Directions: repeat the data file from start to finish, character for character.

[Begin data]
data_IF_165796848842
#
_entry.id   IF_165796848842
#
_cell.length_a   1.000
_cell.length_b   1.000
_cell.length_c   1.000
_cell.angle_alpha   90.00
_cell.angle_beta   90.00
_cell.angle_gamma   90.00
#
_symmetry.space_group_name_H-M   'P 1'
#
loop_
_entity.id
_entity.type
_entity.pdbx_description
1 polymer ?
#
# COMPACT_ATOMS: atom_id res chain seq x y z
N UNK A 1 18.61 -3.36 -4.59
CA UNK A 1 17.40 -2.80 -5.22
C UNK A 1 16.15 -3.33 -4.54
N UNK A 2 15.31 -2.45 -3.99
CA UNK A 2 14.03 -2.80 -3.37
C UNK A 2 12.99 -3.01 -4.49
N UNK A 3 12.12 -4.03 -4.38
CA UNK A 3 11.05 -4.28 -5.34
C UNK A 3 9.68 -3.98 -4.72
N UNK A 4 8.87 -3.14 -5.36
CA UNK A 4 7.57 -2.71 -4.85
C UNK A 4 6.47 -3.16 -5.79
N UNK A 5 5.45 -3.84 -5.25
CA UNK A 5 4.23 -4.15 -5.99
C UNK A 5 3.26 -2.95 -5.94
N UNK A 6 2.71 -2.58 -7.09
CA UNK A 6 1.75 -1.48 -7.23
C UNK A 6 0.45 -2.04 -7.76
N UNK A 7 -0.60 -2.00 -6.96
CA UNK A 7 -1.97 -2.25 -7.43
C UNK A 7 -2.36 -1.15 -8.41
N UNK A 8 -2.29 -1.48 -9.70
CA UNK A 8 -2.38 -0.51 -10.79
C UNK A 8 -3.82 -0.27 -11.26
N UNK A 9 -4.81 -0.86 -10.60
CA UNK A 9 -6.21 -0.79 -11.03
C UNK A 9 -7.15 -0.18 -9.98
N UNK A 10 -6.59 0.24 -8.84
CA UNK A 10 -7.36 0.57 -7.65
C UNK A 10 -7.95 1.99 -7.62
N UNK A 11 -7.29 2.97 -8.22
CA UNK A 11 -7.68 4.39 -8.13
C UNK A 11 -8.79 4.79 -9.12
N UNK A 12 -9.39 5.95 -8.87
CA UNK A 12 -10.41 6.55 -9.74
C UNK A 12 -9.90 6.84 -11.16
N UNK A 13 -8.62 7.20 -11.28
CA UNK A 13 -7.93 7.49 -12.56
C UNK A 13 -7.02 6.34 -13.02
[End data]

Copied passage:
data_IF_165796848842
#
_entry.id   IF_165796848842
#
_cell.length_a   1.000
_cell.length_b   1.000
_cell.length_c   1.000
_cell.angle_alpha   90.00
_cell.angle_beta   90.00
_cell.angle_gamma   90.00
#
_symmetry.space_group_name_H-M   'P 1'
#
loop_
_entity.id
_entity.type
_entity.pdbx_description
1 polymer ?
#
# COMPACT_ATOMS: atom_id res chain seq x y z
N UNK A 1 18.61 -3.36 -4.59
CA UNK A 1 17.40 -2.80 -5.22
C UNK A 1 16.15 -3.33 -4.54
N UNK A 2 15.31 -2.45 -3.99
CA UNK A 2 14.03 -2.80 -3.37
C UNK A 2 12.99 -3.01 -4.49
N UNK A 3 12.12 -4.03 -4.38
CA UNK A 3 11.05 -4.28 -5.34
C UNK A 3 9.68 -3.98 -4.72
N UNK A 4 8.87 -3.14 -5.36
CA UNK A 4 7.57 -2.71 -4.85
C UNK A 4 6.47 -3.16 -5.79
N UNK A 5 5.45 -3.84 -5.25
CA UNK A 5 4.23 -4.15 -5.99
C UNK A 5 3.26 -2.95 -5.94
N UNK A 6 2.71 -2.58 -7.09
CA UNK A 6 1.75 -1.48 -7.23
C UNK A 6 0.45 -2.04 -7.76
N UNK A 7 -0.60 -2.00 -6.96
CA UNK A 7 -1.97 -2.25 -7.43
C UNK A 7 -2.36 -1.15 -8.41
N UNK A 8 -2.29 -1.48 -9.70
CA UNK A 8 -2.38 -0.51 -10.79
C UNK A 8 -3.82 -0.27 -11.26
N UNK A 9 -4.81 -0.86 -10.60
CA UNK A 9 -6.21 -0.79 -11.03
C UNK A 9 -7.15 -0.18 -9.98
N UNK A 10 -6.59 0.24 -8.84
CA UNK A 10 -7.36 0.57 -7.65
C UNK A 10 -7.95 1.99 -7.62
N UNK A 11 -7.29 2.97 -8.22
CA UNK A 11 -7.68 4.39 -8.13
C UNK A 11 -8.79 4.79 -9.12
N UNK A 12 -9.39 5.95 -8.87
CA UNK A 12 -10.41 6.55 -9.74
C UNK A 12 -9.90 6.84 -11.16
N UNK A 13 -8.62 7.20 -11.28
CA UNK A 13 -7.93 7.49 -12.56
C UNK A 13 -7.02 6.34 -13.02